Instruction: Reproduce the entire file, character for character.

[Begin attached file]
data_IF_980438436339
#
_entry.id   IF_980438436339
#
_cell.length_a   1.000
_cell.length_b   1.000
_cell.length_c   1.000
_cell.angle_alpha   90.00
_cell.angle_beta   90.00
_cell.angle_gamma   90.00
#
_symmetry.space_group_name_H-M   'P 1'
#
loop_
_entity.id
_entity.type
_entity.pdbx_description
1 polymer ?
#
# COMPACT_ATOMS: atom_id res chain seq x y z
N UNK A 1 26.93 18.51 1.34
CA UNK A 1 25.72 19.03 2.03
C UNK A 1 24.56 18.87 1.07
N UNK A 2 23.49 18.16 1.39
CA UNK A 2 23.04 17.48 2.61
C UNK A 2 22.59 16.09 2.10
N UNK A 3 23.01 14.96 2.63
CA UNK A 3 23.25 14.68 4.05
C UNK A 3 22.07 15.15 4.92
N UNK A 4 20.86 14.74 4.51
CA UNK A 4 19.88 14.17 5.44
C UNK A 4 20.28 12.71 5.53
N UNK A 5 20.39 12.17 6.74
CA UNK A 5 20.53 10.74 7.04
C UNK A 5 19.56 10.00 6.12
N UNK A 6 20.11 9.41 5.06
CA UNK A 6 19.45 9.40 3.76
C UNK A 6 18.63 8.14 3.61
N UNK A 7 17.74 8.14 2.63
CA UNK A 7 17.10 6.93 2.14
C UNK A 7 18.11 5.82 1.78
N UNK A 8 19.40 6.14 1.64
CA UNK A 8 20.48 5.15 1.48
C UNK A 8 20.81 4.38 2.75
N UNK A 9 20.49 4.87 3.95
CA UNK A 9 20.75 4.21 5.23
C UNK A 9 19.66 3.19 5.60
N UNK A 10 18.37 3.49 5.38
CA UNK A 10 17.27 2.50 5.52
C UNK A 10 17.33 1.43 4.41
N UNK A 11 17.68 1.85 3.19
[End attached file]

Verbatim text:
data_IF_980438436339
#
_entry.id   IF_980438436339
#
_cell.length_a   1.000
_cell.length_b   1.000
_cell.length_c   1.000
_cell.angle_alpha   90.00
_cell.angle_beta   90.00
_cell.angle_gamma   90.00
#
_symmetry.space_group_name_H-M   'P 1'
#
loop_
_entity.id
_entity.type
_entity.pdbx_description
1 polymer ?
#
# COMPACT_ATOMS: atom_id res chain seq x y z
N UNK A 1 26.93 18.51 1.34
CA UNK A 1 25.72 19.03 2.03
C UNK A 1 24.56 18.87 1.07
N UNK A 2 23.49 18.16 1.39
CA UNK A 2 23.04 17.48 2.61
C UNK A 2 22.59 16.09 2.10
N UNK A 3 23.01 14.96 2.63
CA UNK A 3 23.25 14.68 4.05
C UNK A 3 22.07 15.15 4.92
N UNK A 4 20.86 14.74 4.51
CA UNK A 4 19.88 14.17 5.44
C UNK A 4 20.28 12.71 5.53
N UNK A 5 20.39 12.17 6.74
CA UNK A 5 20.53 10.74 7.04
C UNK A 5 19.56 10.00 6.12
N UNK A 6 20.11 9.41 5.06
CA UNK A 6 19.45 9.40 3.76
C UNK A 6 18.63 8.14 3.61
N UNK A 7 17.74 8.14 2.63
CA UNK A 7 17.10 6.93 2.14
C UNK A 7 18.11 5.82 1.78
N UNK A 8 19.40 6.14 1.64
CA UNK A 8 20.48 5.15 1.48
C UNK A 8 20.81 4.38 2.75
N UNK A 9 20.49 4.87 3.95
CA UNK A 9 20.75 4.21 5.23
C UNK A 9 19.66 3.19 5.60
N UNK A 10 18.37 3.49 5.38
CA UNK A 10 17.27 2.50 5.52
C UNK A 10 17.33 1.43 4.41
N UNK A 11 17.68 1.85 3.19